At between 52°–57° south of the Equator, the Campbell Island Group, Heard Island and McDonald Islands, Bouvet Island, the South Georgia Group, Macquarie Island, and the South Sandwich Islands are also located in the Furious Fifties. The geography of these islands is characterized by tundra, permafrost, and volcanoes. These islands are situated close to or south of the Antarctic Convergence, but north of 60° S latitude (the continental limit according to the Antarctic Treaty).[6] Therefore, although some are located south of the Antarctic Convergence, they should still be considered as subantarctic islands by virtue of their location north of 60° S.

At between 60°–69° south of the Equator, the South Orkney Islands, South Shetland Islands, Balleny Islands, Scott Island, and Peter I Island are all properly considered to be Antarctic islands for the following three reasons:

  1. they are all located south of the Antarctic Convergence
  2. they are all located within the Southern (or Antarctic) Ocean
  3. they are all located south of the 60th parallel south (in the region often referred to as the Shrieking Sixties)

In light of the above considerations, the following should be considered to be subantarctic islands:

Name of island group Coordinates[7][8] Ocean[7] Administered by
Antipodes Islands 49°40′S 178°46′E Pacific Ocean New Zealand
Auckland Islands 50°42′S 166°05′E Pacific Ocean New Zealand
Bounty Islands 47°45′S 179°03′E Pacific Ocean New Zealand
Bouvet Island (Bouvetøya) 54°26′S 03°24′E Atlantic Ocean Norway
Campbell Island Group 52°32′S 169°08′E Pacific Ocean New Zealand
Crozet Islands (French: Îles Crozet or officially Archipel Crozet) 46°25′S 51°59′E Indian Ocean France
Heard Island and McDonald Islands (HIMI) 53°04′S 73°00′E Indian Ocean Australia
Kerguelen Islands 49°15′S 69°35′E Indian Ocean France
Macquarie Island 54°38′S 158°52′E Pacific Ocean Australia
Prince Edward Islands 46°46′S 37°51′E Indian Ocean South Africa
South Georgia Group 54°30′S 37°00′W Atlantic Ocean United Kingdom
South Sandwich Islands 57°30′S 27°00′W Atlantic Ocean United Kingdom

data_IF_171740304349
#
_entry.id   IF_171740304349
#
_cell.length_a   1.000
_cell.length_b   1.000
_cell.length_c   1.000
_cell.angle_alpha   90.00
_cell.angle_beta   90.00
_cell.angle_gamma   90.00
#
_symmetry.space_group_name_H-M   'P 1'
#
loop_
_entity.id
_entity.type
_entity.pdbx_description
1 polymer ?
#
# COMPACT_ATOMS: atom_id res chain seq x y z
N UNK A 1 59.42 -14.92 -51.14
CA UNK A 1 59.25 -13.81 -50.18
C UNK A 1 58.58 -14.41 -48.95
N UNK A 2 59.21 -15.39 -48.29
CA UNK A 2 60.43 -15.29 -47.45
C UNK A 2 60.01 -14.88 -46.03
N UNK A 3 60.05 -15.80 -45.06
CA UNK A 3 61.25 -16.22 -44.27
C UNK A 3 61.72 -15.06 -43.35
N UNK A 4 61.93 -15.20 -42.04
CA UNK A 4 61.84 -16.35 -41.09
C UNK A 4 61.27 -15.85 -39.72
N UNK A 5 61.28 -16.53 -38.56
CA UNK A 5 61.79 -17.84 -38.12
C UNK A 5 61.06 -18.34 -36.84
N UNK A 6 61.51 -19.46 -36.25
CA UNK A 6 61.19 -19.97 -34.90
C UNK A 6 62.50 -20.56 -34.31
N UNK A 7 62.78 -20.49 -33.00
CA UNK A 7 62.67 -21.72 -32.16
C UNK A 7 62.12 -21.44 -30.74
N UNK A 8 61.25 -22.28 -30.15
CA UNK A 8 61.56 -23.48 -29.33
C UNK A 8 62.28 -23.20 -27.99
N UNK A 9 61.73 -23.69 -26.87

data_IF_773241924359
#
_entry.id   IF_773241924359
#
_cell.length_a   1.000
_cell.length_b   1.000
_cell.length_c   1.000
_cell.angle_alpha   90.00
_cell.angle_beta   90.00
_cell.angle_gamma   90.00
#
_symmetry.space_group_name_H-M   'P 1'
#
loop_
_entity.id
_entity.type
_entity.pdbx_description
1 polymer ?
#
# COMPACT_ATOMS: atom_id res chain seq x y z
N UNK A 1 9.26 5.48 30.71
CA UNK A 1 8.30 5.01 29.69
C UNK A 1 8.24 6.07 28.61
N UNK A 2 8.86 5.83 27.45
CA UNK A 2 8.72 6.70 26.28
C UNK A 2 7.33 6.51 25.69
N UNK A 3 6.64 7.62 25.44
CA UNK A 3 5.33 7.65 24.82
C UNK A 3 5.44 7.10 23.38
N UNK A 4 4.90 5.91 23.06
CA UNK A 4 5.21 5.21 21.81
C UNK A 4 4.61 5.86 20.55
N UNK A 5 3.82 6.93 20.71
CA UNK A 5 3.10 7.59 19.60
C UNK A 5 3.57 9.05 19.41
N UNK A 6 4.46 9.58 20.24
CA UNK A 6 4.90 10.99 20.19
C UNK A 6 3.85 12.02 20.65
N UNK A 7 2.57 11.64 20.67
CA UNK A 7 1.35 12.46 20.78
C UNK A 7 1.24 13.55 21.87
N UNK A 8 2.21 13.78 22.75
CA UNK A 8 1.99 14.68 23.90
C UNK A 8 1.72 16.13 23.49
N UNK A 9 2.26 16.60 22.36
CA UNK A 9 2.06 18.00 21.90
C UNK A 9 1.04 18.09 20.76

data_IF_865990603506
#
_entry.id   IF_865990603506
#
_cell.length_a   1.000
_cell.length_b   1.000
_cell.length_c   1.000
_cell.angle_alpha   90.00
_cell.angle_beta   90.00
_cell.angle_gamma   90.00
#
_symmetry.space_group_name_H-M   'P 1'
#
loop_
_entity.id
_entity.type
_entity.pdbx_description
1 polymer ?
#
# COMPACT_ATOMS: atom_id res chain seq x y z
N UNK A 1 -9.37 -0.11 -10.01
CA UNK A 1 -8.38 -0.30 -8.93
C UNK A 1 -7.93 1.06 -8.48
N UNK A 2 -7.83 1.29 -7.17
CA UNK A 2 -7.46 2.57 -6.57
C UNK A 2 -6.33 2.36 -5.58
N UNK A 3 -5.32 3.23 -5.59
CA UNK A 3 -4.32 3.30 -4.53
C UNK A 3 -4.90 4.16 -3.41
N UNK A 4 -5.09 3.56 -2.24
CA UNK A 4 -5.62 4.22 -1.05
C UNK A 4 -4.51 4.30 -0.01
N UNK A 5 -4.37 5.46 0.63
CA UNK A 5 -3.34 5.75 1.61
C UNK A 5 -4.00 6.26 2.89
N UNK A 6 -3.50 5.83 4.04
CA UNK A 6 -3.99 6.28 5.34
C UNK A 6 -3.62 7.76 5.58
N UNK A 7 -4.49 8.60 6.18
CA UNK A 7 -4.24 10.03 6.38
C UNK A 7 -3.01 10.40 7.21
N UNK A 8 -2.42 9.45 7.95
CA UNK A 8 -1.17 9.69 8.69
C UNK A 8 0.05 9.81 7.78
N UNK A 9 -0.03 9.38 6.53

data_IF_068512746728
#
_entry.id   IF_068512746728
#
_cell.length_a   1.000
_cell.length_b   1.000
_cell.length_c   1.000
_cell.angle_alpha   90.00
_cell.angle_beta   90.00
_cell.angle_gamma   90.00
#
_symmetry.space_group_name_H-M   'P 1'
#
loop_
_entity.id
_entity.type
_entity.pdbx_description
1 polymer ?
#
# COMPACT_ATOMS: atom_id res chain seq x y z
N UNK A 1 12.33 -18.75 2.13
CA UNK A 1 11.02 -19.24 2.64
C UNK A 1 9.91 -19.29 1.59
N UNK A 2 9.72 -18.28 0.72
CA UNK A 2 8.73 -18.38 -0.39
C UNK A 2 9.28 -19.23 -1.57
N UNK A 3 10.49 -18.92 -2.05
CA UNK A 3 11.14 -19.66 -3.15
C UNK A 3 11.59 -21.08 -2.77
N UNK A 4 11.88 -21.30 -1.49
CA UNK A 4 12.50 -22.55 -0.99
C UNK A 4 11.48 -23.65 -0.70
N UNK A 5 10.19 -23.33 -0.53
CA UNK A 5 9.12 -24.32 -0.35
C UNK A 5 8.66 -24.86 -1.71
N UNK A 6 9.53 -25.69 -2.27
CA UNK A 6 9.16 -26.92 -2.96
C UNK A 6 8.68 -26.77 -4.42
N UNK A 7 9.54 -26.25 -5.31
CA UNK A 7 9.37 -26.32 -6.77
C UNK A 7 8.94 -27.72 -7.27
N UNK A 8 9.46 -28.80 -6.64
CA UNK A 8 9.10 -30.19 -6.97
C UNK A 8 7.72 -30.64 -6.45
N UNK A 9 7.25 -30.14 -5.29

Snares Islands 48°01′S 166°32′E Pacific Ocean New Zealand

Subantarctic glaciers

This is a list of glaciers in the subantarctic. This list includes one snow field (Murray Snowfield). Snow fields are not glaciers in the strict sense of the word, but they are commonly found at the accumulation zone or head of a glacier.[9] For the purposes of this list, Antarctica is defined as any latitude further south than 60° (the continental limit according to the Antarctic Treaty).[6]

Satellite image of the southern tip of Heard Island. Cape Arkona is seen on the left side of the image, with Lied Glacier just above and Gotley Glacier just below. Big Ben Volcano and Mawson Peak are seen at the lower right side of the image.
Satellite image of central South Georgia: Harker Glacier, Cumberland Bay, Thatcher Peninsula, Allardyce Range, Mount Paget.
Neumayer Glacier, Cumberland West Bay, South Georgia, circa 1882–1883.
Neumayer Glacier, Cumberland West Bay, South Georgia, circa 1882–1883.
Nordenskjold Glacier, Cumberland Bay, South Georgia.
Name of Glacier Coordinates[7][8] Length or (Width)[7] Location
Abbotsmith Glacier 53°6′S 73°24′E 4.8 km Heard Island
Allison Glacier 53°04′S 73°24′E Heard Island
Austin Glacier 54°4′S 37°12′W South Georgia Group
Bary Glacier 54°26′S 36°47′W South Georgia Group
Baudissin Glacier 53°2′S 73°26′E (2.8 km) Heard Island
Bertrab Glacier 54°37′S 35°57′W "small" South Georgia Group
Bogen Glacier 54°48′S 35°56′W "small" South Georgia Group
Briggs Glacier 54°1′S 37°8′W South Georgia Group
Brøgger Glacier 54°32′S 36°26′W 13 km South Georgia Group
Brown Glacier 53°4′S 73°39′E Heard Island
Brunonia Glacier 54°3′S 37°29′W South Georgia Group
Buxton Glacier 54°26′S 36°12′W South Georgia Group
Challenger Glacier 53°2′S 73°28′E Heard Island
Christensen Glacier 54°2′S 36°52′W South Georgia Group
Christensen Glacier 54°28′S 3°24′E Bouvet Island
Christophersen Glacier 54°25′S 36°47′W South Georgia Group
Clayton Glacier 54°4′S 37°26′W South Georgia Group
Compton Glacier 53°3′S 73°37′E Heard Island
Cook Glacier 54°27′S 36°11′W South Georgia Group
Crean Glacier 54°8′S 37°1′W 6 km South Georgia Group
Deacock Glacier 53°11′S 73°31′E Heard Island
Dead End Glacier 54°47′S 35°56′W South Georgia Group
Downes Glacier 53°2′S 73°31′E Heard Island
Ealey Glacier 53°2′S 73°35′E Heard Island
Eclipse Glacier 54°23′S 36°5′W South Georgia Group
Esmark Glacier 54°13′S 37°13′W South Georgia Group
Fiftyone Glacier 53°11′S 73°34′E Heard Island
Fortuna Glacier 54°6′S 36°51′W South Georgia Group
Geikie Glacier 54°17′S 36°41′W South Georgia Group
Gotley Glacier 53°10′S 73°27′E 13.2 km Heard Island
Graae Glacier 54°48′S 36°1′W 3.2 km South Georgia Group
Grace Glacier 54°4′S 37°23′W South Georgia Group
Hamberg Glacier 54°21′S 36°31′W South Georgia Group
Harker Glacier 54°22′S 36°32′W South Georgia Group
Harmer Glacier 54°46′S 36°15′W South Georgia Group
Heaney Glacier 54°25′S 36°12′W South Georgia Group
Helland Glacier 54°29′S 36°37′W South Georgia Group
Henningsen Glacier 54°27′S 36°42′W South Georgia Group
Herz Glacier 54°41′S 35°58′W South Georgia Group
Hindle Glacier 54°34′S 36°5′W 10 km South Georgia Group
Hodges Glacier 54°16′S 36°32′W South Georgia Group
Horntvedt Glacier 54°25′S 3°21′E Bouvet Island
Jacka Glacier 53°00′S 73°20′E 1.3 km Heard Island
Jenkins Glacier 54°46′S 36°7′W South Georgia Group
Jewell Glacier 54°16′S 37°8′W South Georgia Group
Keilhau Glacier 54°16′S 37°4′W 8 km South Georgia Group
Kjerulf Glacier 54°21′S 36°51′W South Georgia Group